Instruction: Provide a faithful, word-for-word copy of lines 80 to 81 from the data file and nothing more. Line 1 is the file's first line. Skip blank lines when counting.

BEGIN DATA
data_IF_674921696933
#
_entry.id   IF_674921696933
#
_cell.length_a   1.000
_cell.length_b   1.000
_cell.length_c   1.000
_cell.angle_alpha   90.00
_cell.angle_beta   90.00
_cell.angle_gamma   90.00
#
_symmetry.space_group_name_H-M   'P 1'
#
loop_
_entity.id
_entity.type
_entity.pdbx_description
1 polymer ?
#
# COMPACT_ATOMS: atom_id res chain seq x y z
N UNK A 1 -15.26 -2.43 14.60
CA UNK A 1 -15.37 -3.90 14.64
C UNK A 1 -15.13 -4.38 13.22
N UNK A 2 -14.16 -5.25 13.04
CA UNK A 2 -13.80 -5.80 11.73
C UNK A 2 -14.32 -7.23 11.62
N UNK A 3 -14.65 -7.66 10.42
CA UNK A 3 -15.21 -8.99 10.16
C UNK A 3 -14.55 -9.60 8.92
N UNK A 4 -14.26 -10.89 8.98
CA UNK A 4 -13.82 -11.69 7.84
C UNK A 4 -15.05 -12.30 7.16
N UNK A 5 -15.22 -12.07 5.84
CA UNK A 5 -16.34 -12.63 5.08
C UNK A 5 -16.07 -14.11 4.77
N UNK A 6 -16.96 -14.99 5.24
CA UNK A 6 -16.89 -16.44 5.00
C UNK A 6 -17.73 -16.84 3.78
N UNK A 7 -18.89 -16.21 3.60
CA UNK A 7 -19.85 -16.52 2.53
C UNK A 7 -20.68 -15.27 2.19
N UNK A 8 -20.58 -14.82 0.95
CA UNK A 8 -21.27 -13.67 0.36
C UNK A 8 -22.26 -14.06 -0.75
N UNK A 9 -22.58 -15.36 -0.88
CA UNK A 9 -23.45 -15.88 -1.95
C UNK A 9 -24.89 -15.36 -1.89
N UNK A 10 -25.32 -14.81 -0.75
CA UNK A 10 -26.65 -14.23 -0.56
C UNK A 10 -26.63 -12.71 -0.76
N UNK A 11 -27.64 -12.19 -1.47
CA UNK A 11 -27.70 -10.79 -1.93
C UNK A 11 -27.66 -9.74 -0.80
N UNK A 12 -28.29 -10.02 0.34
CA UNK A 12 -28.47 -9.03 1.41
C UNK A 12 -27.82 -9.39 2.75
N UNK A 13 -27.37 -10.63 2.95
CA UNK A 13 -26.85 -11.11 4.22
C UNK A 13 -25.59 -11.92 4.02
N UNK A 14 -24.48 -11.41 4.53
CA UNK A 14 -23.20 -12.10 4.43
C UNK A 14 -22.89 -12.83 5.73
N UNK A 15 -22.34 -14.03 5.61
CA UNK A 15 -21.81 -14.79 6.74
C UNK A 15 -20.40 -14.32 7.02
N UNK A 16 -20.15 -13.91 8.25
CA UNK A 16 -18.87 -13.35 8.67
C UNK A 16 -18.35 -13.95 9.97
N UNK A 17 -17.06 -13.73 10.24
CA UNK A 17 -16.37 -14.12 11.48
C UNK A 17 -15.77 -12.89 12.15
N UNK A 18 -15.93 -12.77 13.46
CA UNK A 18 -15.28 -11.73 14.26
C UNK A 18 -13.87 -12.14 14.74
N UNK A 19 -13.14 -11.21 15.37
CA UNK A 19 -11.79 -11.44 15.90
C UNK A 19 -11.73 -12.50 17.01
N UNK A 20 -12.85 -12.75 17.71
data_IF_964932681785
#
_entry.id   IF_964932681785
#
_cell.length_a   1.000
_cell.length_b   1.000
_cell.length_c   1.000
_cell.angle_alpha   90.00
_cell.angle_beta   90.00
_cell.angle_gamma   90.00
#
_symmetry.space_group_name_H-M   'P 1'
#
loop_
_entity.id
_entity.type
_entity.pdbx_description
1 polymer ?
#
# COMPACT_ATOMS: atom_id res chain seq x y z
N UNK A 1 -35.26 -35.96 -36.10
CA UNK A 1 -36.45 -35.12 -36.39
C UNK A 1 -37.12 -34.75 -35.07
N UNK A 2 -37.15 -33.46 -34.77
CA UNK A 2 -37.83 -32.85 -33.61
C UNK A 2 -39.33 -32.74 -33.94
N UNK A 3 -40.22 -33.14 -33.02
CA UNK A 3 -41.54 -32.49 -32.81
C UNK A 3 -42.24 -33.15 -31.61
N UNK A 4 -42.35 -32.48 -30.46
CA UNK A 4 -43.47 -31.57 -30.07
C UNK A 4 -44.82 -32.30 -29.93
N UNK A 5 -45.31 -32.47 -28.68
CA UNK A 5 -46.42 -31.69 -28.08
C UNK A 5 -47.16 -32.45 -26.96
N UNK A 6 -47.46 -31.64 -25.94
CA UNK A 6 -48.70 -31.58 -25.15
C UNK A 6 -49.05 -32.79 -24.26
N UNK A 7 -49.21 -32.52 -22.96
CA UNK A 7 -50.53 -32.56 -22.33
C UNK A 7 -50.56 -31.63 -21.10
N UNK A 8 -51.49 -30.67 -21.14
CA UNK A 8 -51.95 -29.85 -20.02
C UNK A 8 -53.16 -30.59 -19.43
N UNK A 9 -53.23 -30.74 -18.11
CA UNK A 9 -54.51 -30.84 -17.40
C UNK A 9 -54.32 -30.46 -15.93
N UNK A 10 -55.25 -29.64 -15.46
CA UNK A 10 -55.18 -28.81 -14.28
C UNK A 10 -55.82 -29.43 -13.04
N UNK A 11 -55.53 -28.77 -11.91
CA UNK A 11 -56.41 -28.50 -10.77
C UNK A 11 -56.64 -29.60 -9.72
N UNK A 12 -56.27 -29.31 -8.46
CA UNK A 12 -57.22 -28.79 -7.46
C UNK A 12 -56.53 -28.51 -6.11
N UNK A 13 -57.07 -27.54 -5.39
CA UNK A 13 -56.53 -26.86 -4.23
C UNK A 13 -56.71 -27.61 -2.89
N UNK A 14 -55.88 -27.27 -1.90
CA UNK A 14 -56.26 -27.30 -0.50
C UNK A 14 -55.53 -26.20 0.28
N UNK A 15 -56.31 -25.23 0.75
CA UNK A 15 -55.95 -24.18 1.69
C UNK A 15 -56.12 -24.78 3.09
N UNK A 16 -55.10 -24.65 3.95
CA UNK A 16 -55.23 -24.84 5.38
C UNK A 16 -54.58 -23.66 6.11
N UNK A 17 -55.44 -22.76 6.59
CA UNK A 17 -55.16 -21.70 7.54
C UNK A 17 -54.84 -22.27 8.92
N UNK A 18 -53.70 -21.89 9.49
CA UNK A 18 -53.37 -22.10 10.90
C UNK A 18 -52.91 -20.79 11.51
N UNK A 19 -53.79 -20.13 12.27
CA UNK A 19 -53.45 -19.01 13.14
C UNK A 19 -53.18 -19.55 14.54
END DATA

#
_entry.id   IF_964932681785